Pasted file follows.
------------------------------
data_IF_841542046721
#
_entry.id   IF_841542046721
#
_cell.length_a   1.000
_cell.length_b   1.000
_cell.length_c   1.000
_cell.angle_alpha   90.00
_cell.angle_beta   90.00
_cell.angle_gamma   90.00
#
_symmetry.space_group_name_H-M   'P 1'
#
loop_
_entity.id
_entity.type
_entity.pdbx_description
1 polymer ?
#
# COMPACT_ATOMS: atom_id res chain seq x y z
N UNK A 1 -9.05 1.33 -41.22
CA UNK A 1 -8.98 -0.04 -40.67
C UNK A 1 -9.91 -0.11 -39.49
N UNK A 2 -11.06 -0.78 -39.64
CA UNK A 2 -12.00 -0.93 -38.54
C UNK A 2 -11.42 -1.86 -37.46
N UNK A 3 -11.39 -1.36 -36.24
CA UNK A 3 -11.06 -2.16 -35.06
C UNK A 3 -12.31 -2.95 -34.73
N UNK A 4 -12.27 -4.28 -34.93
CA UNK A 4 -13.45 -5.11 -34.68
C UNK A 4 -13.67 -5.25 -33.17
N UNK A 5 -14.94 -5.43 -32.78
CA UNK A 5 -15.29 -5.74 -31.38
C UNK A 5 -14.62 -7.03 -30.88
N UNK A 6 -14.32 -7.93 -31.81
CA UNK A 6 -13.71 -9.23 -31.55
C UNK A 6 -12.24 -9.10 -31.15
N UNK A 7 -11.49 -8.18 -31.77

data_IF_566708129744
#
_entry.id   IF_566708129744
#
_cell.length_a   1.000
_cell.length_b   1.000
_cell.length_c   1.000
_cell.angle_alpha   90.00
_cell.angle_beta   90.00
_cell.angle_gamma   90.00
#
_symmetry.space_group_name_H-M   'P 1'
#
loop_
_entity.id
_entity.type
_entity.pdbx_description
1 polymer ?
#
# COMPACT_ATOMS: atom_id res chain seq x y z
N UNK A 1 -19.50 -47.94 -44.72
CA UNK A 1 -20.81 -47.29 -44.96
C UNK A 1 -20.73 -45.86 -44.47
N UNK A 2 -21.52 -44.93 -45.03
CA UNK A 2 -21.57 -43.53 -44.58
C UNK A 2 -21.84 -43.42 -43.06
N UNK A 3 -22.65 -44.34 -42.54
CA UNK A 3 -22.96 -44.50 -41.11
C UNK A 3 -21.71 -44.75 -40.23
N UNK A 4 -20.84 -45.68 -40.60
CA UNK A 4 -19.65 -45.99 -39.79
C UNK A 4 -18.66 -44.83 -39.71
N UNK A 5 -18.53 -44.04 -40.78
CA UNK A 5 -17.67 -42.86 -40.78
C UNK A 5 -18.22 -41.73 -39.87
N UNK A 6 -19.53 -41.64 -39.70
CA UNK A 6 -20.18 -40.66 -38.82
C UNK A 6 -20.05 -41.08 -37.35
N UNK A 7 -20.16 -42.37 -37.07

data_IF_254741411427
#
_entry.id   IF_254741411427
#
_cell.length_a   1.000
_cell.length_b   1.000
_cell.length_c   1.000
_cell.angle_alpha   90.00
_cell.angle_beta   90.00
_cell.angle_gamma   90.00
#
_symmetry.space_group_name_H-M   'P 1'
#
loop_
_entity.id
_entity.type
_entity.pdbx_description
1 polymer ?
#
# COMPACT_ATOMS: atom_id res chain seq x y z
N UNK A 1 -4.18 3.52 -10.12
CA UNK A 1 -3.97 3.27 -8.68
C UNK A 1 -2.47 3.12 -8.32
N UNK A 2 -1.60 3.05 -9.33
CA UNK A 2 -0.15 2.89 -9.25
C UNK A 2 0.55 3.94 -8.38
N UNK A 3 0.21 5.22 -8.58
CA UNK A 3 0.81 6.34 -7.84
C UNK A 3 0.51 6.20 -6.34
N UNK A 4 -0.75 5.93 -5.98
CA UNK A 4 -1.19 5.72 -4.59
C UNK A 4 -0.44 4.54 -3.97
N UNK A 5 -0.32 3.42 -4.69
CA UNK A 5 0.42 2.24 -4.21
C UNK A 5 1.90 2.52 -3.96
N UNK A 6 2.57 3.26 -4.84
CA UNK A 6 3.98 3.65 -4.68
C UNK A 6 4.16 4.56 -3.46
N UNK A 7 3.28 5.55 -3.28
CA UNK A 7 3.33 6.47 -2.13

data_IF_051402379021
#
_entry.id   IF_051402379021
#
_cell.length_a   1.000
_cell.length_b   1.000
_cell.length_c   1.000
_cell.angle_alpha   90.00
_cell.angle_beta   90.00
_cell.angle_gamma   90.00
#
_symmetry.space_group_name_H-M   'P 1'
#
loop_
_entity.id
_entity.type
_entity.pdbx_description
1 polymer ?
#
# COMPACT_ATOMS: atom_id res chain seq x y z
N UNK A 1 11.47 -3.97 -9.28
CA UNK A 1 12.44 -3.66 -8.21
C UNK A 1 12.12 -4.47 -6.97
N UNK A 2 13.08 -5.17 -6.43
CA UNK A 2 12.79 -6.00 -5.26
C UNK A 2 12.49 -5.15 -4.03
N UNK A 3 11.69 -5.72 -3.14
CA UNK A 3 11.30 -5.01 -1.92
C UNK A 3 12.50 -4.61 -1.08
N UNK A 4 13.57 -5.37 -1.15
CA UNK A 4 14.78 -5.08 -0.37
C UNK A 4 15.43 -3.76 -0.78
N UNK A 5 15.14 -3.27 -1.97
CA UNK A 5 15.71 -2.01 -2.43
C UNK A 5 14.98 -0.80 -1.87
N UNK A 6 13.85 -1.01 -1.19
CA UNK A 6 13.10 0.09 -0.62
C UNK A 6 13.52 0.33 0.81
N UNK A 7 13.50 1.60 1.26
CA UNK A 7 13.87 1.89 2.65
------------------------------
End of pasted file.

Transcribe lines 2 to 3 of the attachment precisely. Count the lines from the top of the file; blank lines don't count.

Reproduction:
#
_entry.id   IF_841542046721